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For most months, on the first day (Rosh Hodesh) we say the Hallel service between Shacharit and Mussaf. For the first day of Tishrei (Rosh Hashanah), however, we do not say Hallel. Why is it not done? Are there some Jews who do say Hallel on Rosh Hashanah?

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I once wondered about this and found an answer at Ohr Somayach. They say that Hallel is said with joy and that our focus on judgement precludes this. They cite Rosh Hashanah 32b:

אמרו מלאכי השרת לפני הקב"ה רבש"ע מפני מה אין ישראל אומרים שירה לפניך בר"ה וביום הכפורים אמר להם אפשר מלך יושב על כסא דין וספרי חיים וספרי מתים פתוחין לפניו וישראל אומרים שירה:

Said the angels before G-d, Lord of the Universe, why does Israel fail to utter song before you during Rosh Hashana and Yom Kippur? He replied, When the King sits on the throne of judgment and the books of life and death are before him, can Israel utter song?"

These are the words of R. Abahu. I checked there for more on this but that's all the g'mara says (there) about Hallel on Rosh Hashana. This g'mara (nearly word for word) also appears on Erchin 10b (h/t DonielF), again without further elaboration.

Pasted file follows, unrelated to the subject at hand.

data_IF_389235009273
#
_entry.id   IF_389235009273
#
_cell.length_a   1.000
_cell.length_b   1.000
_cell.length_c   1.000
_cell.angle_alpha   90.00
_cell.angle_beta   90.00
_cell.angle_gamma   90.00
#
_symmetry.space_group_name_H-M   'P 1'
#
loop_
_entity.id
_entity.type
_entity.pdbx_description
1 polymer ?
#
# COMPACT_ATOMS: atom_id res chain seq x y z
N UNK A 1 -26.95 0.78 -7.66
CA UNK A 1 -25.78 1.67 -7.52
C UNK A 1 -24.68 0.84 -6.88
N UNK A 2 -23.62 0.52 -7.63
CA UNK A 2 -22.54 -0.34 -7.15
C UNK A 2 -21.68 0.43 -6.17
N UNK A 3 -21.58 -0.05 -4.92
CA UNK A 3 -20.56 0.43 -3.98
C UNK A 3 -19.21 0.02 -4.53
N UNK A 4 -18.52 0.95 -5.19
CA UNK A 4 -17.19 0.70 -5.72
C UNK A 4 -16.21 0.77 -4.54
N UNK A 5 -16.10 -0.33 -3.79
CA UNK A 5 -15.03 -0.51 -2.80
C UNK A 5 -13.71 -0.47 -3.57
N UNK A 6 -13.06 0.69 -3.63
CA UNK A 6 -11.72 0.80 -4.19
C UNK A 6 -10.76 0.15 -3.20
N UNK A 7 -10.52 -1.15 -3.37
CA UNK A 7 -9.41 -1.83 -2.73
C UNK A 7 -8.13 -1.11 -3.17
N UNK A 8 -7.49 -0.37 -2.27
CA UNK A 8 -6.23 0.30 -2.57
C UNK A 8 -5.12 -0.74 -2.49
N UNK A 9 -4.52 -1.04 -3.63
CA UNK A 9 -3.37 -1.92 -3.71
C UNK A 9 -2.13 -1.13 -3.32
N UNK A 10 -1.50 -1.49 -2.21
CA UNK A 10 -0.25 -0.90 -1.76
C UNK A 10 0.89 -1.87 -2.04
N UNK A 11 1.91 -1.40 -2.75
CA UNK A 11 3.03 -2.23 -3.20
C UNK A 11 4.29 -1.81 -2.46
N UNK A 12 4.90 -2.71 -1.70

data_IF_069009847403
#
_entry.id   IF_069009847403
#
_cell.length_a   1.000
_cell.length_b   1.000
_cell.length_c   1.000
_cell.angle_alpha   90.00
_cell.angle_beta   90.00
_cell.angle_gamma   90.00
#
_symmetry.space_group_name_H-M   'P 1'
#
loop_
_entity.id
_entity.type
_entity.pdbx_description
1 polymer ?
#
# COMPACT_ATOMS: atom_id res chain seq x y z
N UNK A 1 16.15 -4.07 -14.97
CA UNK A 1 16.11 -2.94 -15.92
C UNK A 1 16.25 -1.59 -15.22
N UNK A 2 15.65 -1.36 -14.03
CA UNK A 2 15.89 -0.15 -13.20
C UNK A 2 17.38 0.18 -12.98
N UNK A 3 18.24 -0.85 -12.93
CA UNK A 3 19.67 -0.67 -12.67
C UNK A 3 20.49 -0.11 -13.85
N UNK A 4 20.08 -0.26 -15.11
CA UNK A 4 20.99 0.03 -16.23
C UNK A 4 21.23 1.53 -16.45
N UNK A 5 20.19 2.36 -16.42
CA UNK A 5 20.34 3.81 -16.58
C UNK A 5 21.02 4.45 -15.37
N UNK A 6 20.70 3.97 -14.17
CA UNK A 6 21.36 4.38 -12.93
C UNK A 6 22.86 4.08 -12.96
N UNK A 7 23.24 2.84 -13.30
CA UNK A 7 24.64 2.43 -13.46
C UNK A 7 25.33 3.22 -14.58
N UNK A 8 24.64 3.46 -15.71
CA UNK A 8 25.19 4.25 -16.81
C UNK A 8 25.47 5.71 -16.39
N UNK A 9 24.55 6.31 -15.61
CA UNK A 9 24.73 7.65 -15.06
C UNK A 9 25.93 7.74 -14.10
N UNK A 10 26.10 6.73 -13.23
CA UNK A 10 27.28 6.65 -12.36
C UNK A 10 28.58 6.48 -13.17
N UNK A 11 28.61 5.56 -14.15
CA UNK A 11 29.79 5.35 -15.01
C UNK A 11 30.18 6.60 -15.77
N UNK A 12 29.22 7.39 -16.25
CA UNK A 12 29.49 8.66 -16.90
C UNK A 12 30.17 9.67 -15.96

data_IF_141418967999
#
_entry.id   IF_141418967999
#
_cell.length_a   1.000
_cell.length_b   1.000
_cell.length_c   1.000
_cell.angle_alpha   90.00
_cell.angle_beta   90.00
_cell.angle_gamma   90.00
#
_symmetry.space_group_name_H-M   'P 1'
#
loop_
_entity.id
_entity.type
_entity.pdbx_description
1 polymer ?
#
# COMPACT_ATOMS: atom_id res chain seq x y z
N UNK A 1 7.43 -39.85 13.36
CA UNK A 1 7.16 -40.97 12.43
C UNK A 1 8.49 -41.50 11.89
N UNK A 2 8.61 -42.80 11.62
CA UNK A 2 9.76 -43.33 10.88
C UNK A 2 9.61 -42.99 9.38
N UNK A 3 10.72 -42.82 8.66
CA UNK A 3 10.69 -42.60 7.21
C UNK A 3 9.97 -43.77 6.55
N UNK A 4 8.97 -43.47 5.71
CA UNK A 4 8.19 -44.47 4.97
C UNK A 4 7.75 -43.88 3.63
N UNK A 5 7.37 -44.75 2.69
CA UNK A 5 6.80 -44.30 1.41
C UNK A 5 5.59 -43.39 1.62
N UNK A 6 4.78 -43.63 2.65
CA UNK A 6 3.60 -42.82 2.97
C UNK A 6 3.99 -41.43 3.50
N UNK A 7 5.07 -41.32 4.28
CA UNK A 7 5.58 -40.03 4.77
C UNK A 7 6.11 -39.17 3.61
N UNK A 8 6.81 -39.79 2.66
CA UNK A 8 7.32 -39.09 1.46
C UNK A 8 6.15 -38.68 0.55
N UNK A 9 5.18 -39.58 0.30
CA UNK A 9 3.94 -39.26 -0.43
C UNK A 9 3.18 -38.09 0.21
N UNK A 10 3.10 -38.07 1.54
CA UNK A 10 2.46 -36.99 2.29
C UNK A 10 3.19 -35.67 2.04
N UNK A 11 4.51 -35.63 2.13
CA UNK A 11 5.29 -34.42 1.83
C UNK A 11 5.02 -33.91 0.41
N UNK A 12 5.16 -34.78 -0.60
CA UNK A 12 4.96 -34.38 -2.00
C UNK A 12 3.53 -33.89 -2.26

(This explanation does not mean we should only be focused on judgement; it's still a festive day. See the Ohr Somayach article for more on that.)

  • Exactly. It is still a festive day because, as the Medrash quoted by the Tur says, we have Emuna that it will turn out good. – HaLeiVi Jul 7 '15 at 22:44
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In the words of Rambam (Hilkhot Megillah 3:6), we do not recite Hallel on Rosh HaShana (or on Yom Kippur) since they are times of repentance, fear, and terror; not times for excessive joy.

אבל ראש השנה ויום הכיפורים, אין בהן הלל, לפי שהן ימי תשובה ויראה ופחד, לא ימי שמחה יתרה


It should be noted that Rambam is dealing with Hallel on Rosh HaShana in terms of Hallel for holidays, rather than Hallel for Rosh Hodesh, but the reasoning is the same.

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